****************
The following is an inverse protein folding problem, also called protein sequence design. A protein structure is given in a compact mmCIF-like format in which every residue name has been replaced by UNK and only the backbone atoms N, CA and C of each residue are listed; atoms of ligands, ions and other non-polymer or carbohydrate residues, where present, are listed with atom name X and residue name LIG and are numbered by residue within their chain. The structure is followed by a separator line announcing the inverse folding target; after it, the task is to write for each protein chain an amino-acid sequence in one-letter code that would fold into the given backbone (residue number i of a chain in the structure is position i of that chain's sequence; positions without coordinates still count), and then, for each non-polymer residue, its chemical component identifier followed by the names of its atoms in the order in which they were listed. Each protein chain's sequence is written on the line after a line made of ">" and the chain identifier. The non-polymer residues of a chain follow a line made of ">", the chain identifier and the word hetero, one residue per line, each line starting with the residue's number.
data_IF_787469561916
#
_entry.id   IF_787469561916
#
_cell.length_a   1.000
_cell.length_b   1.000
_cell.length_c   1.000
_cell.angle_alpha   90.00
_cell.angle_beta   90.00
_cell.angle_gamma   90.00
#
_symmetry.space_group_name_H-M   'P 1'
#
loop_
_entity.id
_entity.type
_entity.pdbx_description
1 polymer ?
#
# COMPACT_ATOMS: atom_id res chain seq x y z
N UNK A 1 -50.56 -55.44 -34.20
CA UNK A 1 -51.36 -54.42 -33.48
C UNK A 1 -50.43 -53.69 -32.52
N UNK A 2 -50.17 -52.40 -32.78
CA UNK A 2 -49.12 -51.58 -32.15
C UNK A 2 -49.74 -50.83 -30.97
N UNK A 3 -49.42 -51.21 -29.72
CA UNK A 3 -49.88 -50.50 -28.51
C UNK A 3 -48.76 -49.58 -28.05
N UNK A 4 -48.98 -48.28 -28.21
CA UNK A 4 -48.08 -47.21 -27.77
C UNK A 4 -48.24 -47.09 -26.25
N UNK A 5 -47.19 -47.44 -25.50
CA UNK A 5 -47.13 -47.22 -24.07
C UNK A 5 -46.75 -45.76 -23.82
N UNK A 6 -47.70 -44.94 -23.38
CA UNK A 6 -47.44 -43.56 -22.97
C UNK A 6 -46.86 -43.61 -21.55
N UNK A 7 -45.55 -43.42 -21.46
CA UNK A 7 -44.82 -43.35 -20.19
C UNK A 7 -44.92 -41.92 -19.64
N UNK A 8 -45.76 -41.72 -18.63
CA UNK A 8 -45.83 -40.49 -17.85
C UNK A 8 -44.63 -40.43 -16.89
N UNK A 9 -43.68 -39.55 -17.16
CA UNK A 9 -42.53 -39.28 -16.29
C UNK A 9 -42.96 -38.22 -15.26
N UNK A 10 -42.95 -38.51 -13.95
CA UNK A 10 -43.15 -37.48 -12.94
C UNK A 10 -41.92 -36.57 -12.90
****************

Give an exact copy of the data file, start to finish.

The following is an inverse protein folding problem, also called protein sequence design. A protein structure is given in a compact mmCIF-like format in which every residue name has been replaced by UNK and only the backbone atoms N, CA and C of each residue are listed; atoms of ligands, ions and other non-polymer or carbohydrate residues, where present, are listed with atom name X and residue name LIG and are numbered by residue within their chain. The structure is followed by a separator line announcing the inverse folding target; after it, the task is to write for each protein chain an amino-acid sequence in one-letter code that would fold into the given backbone (residue number i of a chain in the structure is position i of that chain's sequence; positions without coordinates still count), and then, for each non-polymer residue, its chemical component identifier followed by the names of its atoms in the order in which they were listed. Each protein chain's sequence is written on the line after a line made of ">" and the chain identifier. The non-polymer residues of a chain follow a line made of ">", the chain identifier and the word hetero, one residue per line, each line starting with the residue's number.
data_IF_787469561916
#
_entry.id   IF_787469561916
#
_cell.length_a   1.000
_cell.length_b   1.000
_cell.length_c   1.000
_cell.angle_alpha   90.00
_cell.angle_beta   90.00
_cell.angle_gamma   90.00
#
_symmetry.space_group_name_H-M   'P 1'
#
loop_
_entity.id
_entity.type
_entity.pdbx_description
1 polymer ?
#
# COMPACT_ATOMS: atom_id res chain seq x y z
N UNK A 1 -50.56 -55.44 -34.20
CA UNK A 1 -51.36 -54.42 -33.48
C UNK A 1 -50.43 -53.69 -32.52
N UNK A 2 -50.17 -52.40 -32.78
CA UNK A 2 -49.12 -51.58 -32.15
C UNK A 2 -49.74 -50.83 -30.97
N UNK A 3 -49.42 -51.21 -29.72
CA UNK A 3 -49.88 -50.50 -28.51
C UNK A 3 -48.76 -49.58 -28.05
N UNK A 4 -48.98 -48.28 -28.21
CA UNK A 4 -48.08 -47.21 -27.77
C UNK A 4 -48.24 -47.09 -26.25
N UNK A 5 -47.19 -47.44 -25.50
CA UNK A 5 -47.13 -47.22 -24.07
C UNK A 5 -46.75 -45.76 -23.82
N UNK A 6 -47.70 -44.94 -23.38
CA UNK A 6 -47.44 -43.56 -22.97
C UNK A 6 -46.86 -43.61 -21.55
N UNK A 7 -45.55 -43.42 -21.46
CA UNK A 7 -44.82 -43.35 -20.19
C UNK A 7 -44.92 -41.92 -19.64
N UNK A 8 -45.76 -41.72 -18.63
CA UNK A 8 -45.83 -40.49 -17.85
C UNK A 8 -44.63 -40.43 -16.89
N UNK A 9 -43.68 -39.55 -17.16
CA UNK A 9 -42.53 -39.28 -16.29
C UNK A 9 -42.96 -38.22 -15.26
N UNK A 10 -42.95 -38.51 -13.95
CA UNK A 10 -43.15 -37.48 -12.94
C UNK A 10 -41.92 -36.57 -12.90